Therefore, while the frame story might well be a Hermetic interpretation of the Kyranides, the discussion of the accomplishments of the Giants just doesn’t belong. Fraker noted how positive it was, approvingly describing the Giants as civilizing heroes. This doesn’t fit with Biblical accounts, with Greco-Roman stories of the Giants and Titans, or with extra-Biblical stories of the rampaging, bloodthirsty cannibal giants. The narrative, however, is similar to, though more positive than, the one given in the Book of Jubilees (4:21-22), where Enoch spends 42 years with the angels of God and learns from them all of the secrets of nature and preaches to the Watchers, the fallen angels. In other apocryphal texts, like the Book of Giants, this time is spent with the Giants, who are also the offspring of the sons of Seth and the daughters of Cain, in keeping with later interpretations that replaced the angels and giants with human actors. It is closer still to some Jewish texts of the medieval period, such as Pseudo-Josephus Gorionides’ Josippon (2.18), which similarly spoke of a tower, antediluvian writings, and the pre-Flood peoples inscribing their wisdom and inventing the arts and sciences. This text is notable for being much less negative toward the Giants than other texts. The closest text I have seen is the Chronicles of Jerahmeel, a century older than the General Estoria but telling the story of the antediluvians in remarkably similar terms. It’s particularly notable that this text preserves stories that are otherwise found in the Book of Enoch and the Book of Giants, both unknown in the West. It’s worth asking whether the underlying source text for the General Estoria account might have been an Enochian book of some sort in Arabic translation.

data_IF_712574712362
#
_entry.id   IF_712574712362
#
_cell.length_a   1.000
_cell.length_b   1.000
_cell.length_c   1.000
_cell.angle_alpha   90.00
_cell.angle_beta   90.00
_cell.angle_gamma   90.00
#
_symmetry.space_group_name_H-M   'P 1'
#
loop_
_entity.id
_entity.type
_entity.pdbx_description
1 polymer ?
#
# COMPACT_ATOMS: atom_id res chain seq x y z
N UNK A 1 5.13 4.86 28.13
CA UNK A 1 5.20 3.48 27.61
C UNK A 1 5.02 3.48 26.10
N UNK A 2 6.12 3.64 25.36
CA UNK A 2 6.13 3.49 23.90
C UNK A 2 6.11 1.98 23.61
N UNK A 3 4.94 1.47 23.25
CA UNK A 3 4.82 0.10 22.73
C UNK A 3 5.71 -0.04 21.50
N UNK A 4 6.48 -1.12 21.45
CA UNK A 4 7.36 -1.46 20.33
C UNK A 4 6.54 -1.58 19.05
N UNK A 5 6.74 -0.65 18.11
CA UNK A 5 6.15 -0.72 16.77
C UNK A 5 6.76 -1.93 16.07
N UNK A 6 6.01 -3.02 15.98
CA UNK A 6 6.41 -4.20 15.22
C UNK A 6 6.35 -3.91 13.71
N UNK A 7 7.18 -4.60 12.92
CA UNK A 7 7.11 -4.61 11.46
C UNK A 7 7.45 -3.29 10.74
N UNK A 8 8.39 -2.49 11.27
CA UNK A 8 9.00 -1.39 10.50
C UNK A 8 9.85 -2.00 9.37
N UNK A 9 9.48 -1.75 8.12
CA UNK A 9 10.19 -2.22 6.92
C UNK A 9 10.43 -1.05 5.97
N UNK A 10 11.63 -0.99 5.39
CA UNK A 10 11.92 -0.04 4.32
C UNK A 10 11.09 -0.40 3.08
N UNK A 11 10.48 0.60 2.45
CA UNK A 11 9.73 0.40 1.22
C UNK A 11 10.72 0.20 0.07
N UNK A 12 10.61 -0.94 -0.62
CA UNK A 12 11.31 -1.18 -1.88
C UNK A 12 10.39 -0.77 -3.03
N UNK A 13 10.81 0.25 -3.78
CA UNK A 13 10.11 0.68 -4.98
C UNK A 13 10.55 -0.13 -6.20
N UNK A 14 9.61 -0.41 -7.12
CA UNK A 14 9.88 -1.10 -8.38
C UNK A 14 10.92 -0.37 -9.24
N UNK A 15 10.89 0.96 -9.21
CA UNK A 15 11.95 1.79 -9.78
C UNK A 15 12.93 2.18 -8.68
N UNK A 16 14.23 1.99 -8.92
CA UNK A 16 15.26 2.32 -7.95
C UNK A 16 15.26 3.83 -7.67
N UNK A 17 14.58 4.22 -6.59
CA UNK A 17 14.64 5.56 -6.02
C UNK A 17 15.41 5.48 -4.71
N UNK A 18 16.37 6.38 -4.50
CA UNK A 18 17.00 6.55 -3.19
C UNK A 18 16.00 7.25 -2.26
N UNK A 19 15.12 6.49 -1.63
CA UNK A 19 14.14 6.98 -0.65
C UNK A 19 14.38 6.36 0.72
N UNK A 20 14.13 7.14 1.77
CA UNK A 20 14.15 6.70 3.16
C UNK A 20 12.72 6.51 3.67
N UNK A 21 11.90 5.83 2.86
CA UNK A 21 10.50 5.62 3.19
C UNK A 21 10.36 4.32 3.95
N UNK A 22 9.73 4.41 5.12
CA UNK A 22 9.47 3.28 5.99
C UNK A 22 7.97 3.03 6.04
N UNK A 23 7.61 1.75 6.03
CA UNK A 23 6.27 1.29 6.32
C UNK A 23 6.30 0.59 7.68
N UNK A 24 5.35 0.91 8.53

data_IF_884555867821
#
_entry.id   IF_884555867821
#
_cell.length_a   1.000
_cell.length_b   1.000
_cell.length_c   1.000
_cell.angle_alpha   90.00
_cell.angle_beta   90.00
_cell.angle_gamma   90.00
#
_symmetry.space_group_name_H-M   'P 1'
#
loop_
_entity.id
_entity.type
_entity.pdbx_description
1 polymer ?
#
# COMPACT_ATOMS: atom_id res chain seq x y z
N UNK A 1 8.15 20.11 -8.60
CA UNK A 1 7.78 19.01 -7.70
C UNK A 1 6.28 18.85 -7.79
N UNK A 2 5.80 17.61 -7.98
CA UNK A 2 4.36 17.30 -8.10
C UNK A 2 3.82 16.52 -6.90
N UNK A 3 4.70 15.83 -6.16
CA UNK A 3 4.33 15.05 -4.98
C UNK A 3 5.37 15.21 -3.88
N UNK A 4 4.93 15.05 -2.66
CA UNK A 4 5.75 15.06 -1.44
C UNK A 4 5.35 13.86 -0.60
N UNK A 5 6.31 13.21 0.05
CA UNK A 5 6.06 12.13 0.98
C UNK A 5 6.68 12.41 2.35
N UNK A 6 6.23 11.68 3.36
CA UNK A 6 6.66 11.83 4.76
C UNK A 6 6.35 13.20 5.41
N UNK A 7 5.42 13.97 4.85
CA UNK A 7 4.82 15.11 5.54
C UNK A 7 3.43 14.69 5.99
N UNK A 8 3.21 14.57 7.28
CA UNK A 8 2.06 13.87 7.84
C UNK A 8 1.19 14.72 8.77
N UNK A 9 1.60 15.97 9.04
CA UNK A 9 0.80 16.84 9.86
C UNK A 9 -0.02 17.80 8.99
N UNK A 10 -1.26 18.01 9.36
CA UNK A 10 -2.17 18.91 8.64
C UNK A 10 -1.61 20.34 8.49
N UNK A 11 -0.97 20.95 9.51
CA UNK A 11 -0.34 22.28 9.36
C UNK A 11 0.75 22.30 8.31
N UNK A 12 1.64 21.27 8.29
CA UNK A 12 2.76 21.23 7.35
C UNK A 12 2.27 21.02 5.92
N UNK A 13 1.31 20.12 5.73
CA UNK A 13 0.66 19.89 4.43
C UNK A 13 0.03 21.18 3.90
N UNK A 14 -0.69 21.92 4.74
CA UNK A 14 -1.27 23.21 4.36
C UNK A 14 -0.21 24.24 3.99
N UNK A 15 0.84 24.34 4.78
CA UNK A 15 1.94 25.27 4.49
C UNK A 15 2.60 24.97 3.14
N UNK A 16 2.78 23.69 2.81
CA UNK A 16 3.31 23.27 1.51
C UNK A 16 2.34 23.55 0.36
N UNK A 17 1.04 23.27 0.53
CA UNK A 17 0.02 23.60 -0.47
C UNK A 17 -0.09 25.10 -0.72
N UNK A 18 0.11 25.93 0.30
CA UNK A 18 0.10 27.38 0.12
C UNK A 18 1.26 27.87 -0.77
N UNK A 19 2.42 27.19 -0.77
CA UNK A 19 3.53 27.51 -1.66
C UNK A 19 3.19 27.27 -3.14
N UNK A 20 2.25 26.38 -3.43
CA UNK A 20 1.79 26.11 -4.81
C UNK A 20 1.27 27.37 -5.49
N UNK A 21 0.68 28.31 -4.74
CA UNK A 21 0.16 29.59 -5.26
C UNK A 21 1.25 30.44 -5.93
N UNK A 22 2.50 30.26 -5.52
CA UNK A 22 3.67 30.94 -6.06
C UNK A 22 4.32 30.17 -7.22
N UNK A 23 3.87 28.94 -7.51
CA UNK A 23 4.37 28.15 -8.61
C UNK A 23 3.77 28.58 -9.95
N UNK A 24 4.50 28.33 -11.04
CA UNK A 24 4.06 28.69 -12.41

This isn’t necessarily the case, of course, since the text that stands behind the later Jewish accounts is Genesis 4:17-22, which describes the descendants of Cain as the inventors of the arts and sciences, and they are the same people who were defiled by the Sons of God and gave rise to the Giants, and as the Akhbar al-zaman testifies, if only by implication, there was a belief in the Islamic world that the kings of the great kingdoms before the Flood were giants, that they invented the arts and sciences: “The first to reign in Egypt before the Flood was Naqrāūs. […] He collected the science that the angel Darābīl had taught to Adam, and by these means he kept under his yoke the giants, his companions; these are the princes who built monuments, erected high towers, and executed the wonderful works; who produced talismans, exploited the mines, and tamed the kings of the earth all around them.” That’s basically verbatim what the General Estoria reports, and what makes this fascinating is that we know that Alfonso used the Histories of Egypt by al-Wasifi (a.k.a. Ibrahim ibn Wasif Shah, known in Spanish as Alguaziph), to whom al-Maqrizi attributes the Akhbar al-zaman’s content. In general, Alfonso only cites the lost second half of al-Wasifi’s book, which we know primarily by comparing the General Estoria to the fragments in al-Maqrizi and the parallel text of Murtada ibn al-Afif. At any rate, the story of Naqrāūs appears to be a revision of the narrative of Hermes Trismegistus, who in Christian sources was the first king of Egypt. The author has substituted a new character, apparently because by his time Hermes had been relocated to a later period.
But apparently some similar and perhaps older source, likely an Islamic text with a Hermetic / Enochian background, stands behind this most unusual Spanish account of the Hermetic history of the Giants.
I am an author and researcher focusing on pop culture, science, and history. Bylines: New Republic, Esquire, Slate, etc. There's more about me in the About Jason tab.